A lot of people are being sent to hospital unnecessarily so we set up a multi-disciplinary team between the care home, Mid Yorkshire Hospitals NHS Trust and the Older Peoples Mental Health Teams to look at how we could stop this from happening. The team members were trained to make sure that they were working together to ensure that people living in a care home receive care in a place that is most appropriate for their medical condition. These improved changes have ensured that patients have still been treated for their acute condition but not had to undergo unnecessary travel, a stay in hospital and stress and upheaval. It has also helped to see a reduction in unnecessary attendances at A&E by 12%.
One of the main frustrations for NHS health professionals and people is that peoples' medical records aren't available to view or share between organisations. This means that if a person is referred to another service for treatment, that service won't know a person's medical history and the person will need to give them information about it.
A new virtual system has been set up in Leeds to make sure that Leeds Teaching Hospital Trust has access to the Leeds Care Record. Medical records are held on a secure computer system and this includes GP records, hospital records, mental health records and social care records. A number of pieces of patient information sources are pulled together to form a single, comprehensive patient care record.
All authorised NHS health professionals at Leeds Teaching Hospitals are able to access the Leeds Care Record. The benefits of this for the person include NHS clinical staff being able to make better informed decisions about a person's care, which in turn offers better clinical outcomes for the patient. Importantly, a range of health professionals have access to this so that a person does not have to repeat their medical history to different health professionals.
There are 44 Health and Care Partnerships around the country and these need to make sure that they are making the right transformation of services to ensure that local people have an improved experience when accessing health service.
The programme is funding several ‘proof of concept’ projects during 2019/20 using transformation monies from NHS England. The projects target the same patient cohorts in different places, using different solutions and approaches, recognising that a ‘one size fits all’ approach does not work in every place. Robust evaluations of these projects will be a key output to share and roll out best practice and learning on a wider basis and facilitate system wide adoption, where appropriate.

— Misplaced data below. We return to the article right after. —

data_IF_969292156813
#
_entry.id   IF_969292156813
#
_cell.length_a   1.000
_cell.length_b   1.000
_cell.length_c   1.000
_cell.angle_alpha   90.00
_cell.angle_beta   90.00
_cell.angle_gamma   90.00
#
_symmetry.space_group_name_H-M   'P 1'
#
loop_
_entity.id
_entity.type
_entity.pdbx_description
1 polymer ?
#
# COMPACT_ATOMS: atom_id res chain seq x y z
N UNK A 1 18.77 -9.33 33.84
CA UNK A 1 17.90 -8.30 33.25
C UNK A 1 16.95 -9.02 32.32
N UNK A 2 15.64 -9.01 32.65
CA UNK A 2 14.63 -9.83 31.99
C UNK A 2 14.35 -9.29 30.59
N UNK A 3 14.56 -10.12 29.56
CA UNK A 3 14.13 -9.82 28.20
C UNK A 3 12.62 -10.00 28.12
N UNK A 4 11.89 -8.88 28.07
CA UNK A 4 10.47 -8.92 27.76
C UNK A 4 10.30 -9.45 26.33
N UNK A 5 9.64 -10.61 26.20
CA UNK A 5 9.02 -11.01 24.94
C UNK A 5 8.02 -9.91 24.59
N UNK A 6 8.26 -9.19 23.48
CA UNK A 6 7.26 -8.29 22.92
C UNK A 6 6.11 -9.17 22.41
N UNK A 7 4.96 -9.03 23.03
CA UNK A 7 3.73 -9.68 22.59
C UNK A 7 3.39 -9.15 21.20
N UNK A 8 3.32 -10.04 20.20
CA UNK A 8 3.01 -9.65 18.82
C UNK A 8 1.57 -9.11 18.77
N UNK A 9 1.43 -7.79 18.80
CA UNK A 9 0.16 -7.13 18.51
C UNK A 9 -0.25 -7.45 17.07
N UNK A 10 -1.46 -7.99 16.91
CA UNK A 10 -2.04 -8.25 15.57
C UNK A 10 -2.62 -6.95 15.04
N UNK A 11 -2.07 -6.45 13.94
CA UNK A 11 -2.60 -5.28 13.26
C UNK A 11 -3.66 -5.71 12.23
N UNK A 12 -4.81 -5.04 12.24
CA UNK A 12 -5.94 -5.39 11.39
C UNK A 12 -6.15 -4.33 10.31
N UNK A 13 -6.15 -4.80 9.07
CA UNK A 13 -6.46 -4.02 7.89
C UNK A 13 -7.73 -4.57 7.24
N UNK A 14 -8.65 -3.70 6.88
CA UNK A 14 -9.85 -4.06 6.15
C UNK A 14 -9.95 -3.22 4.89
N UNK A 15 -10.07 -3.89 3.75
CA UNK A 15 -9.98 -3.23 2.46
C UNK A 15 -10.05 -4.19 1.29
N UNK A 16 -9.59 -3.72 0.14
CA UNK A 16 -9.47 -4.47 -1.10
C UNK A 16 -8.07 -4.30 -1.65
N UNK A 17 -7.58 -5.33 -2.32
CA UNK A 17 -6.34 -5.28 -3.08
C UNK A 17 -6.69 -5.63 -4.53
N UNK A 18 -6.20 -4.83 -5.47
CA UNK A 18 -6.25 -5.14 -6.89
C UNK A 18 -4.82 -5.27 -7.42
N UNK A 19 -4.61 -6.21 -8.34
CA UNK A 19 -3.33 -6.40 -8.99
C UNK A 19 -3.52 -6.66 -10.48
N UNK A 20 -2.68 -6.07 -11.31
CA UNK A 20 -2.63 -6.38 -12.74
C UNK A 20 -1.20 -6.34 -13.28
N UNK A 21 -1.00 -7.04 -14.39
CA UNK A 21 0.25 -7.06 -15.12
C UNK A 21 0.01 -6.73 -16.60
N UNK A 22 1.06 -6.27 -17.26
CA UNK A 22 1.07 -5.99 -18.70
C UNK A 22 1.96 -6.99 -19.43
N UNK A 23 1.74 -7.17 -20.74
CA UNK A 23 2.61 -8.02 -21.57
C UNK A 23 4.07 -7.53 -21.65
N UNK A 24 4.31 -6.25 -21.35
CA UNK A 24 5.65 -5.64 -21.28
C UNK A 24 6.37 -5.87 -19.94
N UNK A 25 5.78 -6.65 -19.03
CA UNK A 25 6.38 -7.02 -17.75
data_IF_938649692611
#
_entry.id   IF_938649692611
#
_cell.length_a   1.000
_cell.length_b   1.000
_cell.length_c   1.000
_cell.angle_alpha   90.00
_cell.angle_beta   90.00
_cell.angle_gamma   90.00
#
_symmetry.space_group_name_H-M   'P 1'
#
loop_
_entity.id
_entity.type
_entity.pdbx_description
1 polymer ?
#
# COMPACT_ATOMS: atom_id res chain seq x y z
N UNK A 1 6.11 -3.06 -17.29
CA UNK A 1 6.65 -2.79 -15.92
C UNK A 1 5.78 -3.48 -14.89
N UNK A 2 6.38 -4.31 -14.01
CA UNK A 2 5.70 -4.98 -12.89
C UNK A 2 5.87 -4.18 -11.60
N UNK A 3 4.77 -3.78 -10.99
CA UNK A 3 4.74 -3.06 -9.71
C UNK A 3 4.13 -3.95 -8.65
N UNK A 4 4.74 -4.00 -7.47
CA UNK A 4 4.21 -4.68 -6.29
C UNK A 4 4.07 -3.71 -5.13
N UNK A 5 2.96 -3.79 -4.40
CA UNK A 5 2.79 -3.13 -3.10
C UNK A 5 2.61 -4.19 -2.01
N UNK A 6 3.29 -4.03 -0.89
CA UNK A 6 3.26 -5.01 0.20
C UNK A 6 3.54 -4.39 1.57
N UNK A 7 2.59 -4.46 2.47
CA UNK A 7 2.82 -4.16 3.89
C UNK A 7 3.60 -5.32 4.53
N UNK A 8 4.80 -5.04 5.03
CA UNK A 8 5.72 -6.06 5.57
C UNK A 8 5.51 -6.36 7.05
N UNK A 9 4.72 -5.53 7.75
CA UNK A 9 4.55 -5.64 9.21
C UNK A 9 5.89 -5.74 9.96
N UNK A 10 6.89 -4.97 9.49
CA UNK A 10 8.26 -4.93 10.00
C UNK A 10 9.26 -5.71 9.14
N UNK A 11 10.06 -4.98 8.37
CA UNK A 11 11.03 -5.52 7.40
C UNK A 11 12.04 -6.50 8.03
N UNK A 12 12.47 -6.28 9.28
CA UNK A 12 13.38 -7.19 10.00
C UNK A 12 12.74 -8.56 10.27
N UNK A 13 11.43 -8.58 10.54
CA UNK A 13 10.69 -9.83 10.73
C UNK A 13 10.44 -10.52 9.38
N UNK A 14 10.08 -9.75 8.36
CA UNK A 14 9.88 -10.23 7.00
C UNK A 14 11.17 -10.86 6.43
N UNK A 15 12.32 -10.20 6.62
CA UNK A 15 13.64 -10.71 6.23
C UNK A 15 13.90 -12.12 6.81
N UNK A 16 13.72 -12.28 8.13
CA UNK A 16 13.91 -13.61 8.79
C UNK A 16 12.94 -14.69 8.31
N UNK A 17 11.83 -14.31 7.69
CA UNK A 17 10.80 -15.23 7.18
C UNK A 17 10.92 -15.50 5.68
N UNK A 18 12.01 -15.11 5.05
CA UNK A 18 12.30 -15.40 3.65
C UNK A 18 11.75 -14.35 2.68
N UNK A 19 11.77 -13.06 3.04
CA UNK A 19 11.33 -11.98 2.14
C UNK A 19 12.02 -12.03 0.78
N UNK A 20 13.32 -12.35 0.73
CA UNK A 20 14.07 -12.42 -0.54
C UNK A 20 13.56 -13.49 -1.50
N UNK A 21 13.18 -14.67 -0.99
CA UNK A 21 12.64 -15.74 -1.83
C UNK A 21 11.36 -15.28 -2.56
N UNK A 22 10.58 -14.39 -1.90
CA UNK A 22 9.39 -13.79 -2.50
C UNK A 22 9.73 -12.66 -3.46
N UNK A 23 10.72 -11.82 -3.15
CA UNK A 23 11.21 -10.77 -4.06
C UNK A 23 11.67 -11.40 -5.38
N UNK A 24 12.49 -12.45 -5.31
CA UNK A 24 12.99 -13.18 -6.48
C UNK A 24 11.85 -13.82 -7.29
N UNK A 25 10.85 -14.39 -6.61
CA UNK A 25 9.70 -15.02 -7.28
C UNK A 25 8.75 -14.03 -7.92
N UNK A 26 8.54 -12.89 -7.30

Key themes and priorities from the projects have been outlined below:
Yorkshire Ambulance Service NHS Trust (YAS) had been awarded the contract for NHS 111 telephony, call handling and core clinical advice service (referred to as Integrated Urgent Care) in Yorkshire and the Humber.
The jointly commissioned Integrated Urgent Care service for Yorkshire and the Humber contract runs for an initial five-year term. The Yorkshire and Humber Integrated Urgent Care Services Mobilisation Steering Group established on behalf of the 21 Clinical Commissioning Groups and NHS England North Region has overseen preparations.
The new Integrated Urgent Care Services service will replace the old NHS 111 service. The main changes from Monday 1 April 2019 were:
The Urgent and Emergency Care Programme have co-produced an operational plan to outline the key programme priorities, the interdependencies between these priorities and the outcomes that are required. The operational plan is a live document which will be shared with all stakeholders.
We are continuing to monitor the number of patients who are entering our urgent and emergency care system within West Yorkshire and Harrogate. An updated dashboard is now available to view which gives a breakdown on the latest figures including A&E attendances, and how we are managing our discharge processes.
The dashboard will be produced and updated monthly.
In response to a national winter stocktake, we have agreed a partnership Winter Delivery Agreement, including the establishment of an integrated winter room. This involves closer partnership working between Accident and Emergency Boards, West Yorkshire Association of Acute Trusts, Yorkshire Ambulance Service and NHS England. This would be based upon sharing good practice between our six local places (Bradford district and Craven, Calderdale, Harrogate, Kirklees, Leeds and Wakefield) with agreement to standardise approaches where possible to improve quality, patient experience and outcomes, for example reducing reporting duplication so we do once and share, using what we know and predictive modelling to make quick and efficient decisions to ensure people go to the best place possible to reduce pressure on the system.
The Urgent and Emergency Care (UEC) programme will take a greater role in coordinating information, intelligence, hot spot reporting, escalation and support. The winter room will operate on a virtual basis where colleagues from NHS England, Yorkshire Ambulance Services and the UEC programme work together across the area to share expertise and intelligence to plan better together to improve people’s care. The approach will utilise existing, staff that have the skills needed.
The programme board meets on a monthly basis. The programme board is made up of representatives from a wide range of organisations and providers and reflects the diversity of the West Yorkshire and Harrogate urgent and emergency care system.
The programme board is chaired by Dr Adam Sheppard, Clinical Chair of Wakefield Clinical Commissioning Group.
The programme joint SROs are Rod Barnes, Chief Executive Officer of Yorkshire Ambulance Service and Jo Webster, Chief Officer of Wakefield Clinical Commissioning Group.